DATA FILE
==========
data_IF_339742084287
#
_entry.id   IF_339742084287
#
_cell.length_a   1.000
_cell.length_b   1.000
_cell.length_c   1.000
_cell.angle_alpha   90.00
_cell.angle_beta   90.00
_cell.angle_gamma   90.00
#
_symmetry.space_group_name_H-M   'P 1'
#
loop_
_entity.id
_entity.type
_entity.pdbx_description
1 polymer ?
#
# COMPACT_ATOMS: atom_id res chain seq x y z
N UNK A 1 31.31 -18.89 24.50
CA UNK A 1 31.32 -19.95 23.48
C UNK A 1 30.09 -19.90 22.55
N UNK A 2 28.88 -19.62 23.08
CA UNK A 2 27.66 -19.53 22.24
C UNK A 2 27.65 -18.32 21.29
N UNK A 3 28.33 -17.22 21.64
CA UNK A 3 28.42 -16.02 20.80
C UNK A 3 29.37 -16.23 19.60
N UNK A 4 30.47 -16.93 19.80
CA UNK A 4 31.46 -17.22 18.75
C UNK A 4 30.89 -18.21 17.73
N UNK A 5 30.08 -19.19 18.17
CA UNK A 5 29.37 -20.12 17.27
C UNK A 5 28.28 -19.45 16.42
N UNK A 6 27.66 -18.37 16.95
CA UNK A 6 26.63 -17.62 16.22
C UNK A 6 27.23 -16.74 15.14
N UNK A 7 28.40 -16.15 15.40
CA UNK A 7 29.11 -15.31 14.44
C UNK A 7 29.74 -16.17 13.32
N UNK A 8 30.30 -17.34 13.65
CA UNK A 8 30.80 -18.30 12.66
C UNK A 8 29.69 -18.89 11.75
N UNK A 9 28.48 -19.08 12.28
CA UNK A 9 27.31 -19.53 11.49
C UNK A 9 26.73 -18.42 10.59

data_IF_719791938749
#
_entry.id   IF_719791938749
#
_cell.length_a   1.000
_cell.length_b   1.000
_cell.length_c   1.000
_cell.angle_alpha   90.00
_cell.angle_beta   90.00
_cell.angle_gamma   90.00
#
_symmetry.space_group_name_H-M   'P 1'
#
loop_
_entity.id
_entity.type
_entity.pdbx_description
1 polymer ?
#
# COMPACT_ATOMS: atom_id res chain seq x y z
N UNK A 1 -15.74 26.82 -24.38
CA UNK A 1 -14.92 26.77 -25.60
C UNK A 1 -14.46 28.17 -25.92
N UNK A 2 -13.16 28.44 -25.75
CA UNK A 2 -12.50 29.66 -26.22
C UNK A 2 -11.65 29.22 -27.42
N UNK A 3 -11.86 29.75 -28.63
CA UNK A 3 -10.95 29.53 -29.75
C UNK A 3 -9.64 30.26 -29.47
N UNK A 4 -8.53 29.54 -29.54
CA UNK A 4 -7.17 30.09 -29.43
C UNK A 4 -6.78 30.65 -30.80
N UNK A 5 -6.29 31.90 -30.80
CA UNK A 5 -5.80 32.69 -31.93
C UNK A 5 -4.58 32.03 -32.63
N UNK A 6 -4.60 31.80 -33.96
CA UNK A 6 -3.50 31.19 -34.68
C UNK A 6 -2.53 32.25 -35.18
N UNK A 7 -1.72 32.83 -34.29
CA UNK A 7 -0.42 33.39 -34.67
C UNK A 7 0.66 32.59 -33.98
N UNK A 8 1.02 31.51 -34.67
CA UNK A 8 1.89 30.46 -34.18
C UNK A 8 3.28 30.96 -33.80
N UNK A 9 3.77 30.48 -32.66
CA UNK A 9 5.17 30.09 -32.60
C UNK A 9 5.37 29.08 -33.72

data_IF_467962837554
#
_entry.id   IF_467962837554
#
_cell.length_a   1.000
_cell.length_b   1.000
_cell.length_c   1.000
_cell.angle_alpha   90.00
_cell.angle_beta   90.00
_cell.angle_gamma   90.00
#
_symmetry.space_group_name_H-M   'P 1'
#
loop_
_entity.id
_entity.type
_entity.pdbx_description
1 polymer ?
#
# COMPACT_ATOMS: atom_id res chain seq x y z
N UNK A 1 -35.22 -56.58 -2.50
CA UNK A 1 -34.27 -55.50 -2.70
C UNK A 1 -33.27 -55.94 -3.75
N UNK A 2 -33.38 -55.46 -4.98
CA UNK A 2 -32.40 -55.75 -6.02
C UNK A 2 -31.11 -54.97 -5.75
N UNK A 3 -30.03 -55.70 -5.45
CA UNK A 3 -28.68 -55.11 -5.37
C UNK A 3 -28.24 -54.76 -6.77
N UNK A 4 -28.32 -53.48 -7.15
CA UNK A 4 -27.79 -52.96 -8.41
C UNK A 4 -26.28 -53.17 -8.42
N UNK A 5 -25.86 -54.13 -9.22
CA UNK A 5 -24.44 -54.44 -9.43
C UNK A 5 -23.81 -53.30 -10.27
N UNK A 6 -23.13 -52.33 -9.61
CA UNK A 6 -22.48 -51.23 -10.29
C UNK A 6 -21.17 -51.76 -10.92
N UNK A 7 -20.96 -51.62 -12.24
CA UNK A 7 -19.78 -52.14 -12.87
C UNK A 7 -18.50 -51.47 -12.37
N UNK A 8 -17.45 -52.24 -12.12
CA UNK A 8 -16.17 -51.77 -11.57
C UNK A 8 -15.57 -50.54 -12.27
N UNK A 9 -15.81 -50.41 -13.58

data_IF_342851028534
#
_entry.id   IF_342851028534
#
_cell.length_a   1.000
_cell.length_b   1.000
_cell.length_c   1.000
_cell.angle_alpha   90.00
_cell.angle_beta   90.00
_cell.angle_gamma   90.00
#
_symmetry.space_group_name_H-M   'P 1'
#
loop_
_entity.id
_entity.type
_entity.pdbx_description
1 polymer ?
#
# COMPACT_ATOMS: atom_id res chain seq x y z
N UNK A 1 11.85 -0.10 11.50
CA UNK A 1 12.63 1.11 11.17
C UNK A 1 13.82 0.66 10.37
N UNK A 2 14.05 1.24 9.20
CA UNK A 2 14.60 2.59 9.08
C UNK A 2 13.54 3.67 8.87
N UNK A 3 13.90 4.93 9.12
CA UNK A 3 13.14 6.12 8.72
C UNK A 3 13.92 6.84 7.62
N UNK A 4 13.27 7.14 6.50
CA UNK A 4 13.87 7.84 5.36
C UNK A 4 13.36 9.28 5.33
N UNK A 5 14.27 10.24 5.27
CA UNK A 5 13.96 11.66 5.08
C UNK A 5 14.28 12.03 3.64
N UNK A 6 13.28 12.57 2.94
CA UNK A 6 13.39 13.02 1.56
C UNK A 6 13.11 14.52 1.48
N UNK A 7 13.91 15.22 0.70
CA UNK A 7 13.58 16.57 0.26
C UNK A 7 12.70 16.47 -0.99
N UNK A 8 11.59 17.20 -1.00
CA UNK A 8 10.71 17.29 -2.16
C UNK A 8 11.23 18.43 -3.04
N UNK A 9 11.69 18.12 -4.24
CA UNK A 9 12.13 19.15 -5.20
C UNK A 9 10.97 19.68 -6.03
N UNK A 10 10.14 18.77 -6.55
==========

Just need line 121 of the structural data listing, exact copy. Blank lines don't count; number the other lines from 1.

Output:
N UNK A 3 -30.03 -55.70 -5.45